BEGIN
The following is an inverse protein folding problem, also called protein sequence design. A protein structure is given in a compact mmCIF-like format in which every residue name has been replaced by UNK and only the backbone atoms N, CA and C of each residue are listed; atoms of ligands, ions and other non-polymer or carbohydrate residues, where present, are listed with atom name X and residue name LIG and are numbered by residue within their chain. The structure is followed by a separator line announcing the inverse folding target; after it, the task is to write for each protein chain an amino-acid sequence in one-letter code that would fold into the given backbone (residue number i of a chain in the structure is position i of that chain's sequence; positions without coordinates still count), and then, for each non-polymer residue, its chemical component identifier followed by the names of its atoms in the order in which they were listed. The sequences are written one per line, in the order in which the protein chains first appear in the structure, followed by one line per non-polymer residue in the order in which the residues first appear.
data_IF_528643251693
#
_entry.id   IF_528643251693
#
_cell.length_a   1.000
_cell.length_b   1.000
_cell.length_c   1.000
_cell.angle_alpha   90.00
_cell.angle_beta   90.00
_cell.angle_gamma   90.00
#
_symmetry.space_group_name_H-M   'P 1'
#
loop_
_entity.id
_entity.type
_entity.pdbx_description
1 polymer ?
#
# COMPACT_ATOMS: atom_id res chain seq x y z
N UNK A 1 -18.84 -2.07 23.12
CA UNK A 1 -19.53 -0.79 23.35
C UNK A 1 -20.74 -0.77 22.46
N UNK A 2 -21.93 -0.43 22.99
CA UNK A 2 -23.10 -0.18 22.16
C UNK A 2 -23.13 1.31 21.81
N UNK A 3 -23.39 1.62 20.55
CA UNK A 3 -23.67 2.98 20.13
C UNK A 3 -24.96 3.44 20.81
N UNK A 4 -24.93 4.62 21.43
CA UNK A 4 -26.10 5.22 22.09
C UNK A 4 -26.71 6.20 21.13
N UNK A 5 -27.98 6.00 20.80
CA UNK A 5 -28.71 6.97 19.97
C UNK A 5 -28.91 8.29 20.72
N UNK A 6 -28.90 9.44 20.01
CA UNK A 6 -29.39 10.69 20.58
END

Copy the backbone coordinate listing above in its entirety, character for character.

The following is an inverse protein folding problem, also called protein sequence design. A protein structure is given in a compact mmCIF-like format in which every residue name has been replaced by UNK and only the backbone atoms N, CA and C of each residue are listed; atoms of ligands, ions and other non-polymer or carbohydrate residues, where present, are listed with atom name X and residue name LIG and are numbered by residue within their chain. The structure is followed by a separator line announcing the inverse folding target; after it, the task is to write for each protein chain an amino-acid sequence in one-letter code that would fold into the given backbone (residue number i of a chain in the structure is position i of that chain's sequence; positions without coordinates still count), and then, for each non-polymer residue, its chemical component identifier followed by the names of its atoms in the order in which they were listed. The sequences are written one per line, in the order in which the protein chains first appear in the structure, followed by one line per non-polymer residue in the order in which the residues first appear.
data_IF_528643251693
#
_entry.id   IF_528643251693
#
_cell.length_a   1.000
_cell.length_b   1.000
_cell.length_c   1.000
_cell.angle_alpha   90.00
_cell.angle_beta   90.00
_cell.angle_gamma   90.00
#
_symmetry.space_group_name_H-M   'P 1'
#
loop_
_entity.id
_entity.type
_entity.pdbx_description
1 polymer ?
#
# COMPACT_ATOMS: atom_id res chain seq x y z
N UNK A 1 -18.84 -2.07 23.12
CA UNK A 1 -19.53 -0.79 23.35
C UNK A 1 -20.74 -0.77 22.46
N UNK A 2 -21.93 -0.43 22.99
CA UNK A 2 -23.10 -0.18 22.16
C UNK A 2 -23.13 1.31 21.81
N UNK A 3 -23.39 1.62 20.55
CA UNK A 3 -23.67 2.98 20.13
C UNK A 3 -24.96 3.44 20.81
N UNK A 4 -24.93 4.62 21.43
CA UNK A 4 -26.10 5.22 22.09
C UNK A 4 -26.71 6.20 21.13
N UNK A 5 -27.98 6.00 20.80
CA UNK A 5 -28.71 6.97 19.97
C UNK A 5 -28.91 8.29 20.72
N UNK A 6 -28.90 9.44 20.01
CA UNK A 6 -29.39 10.69 20.58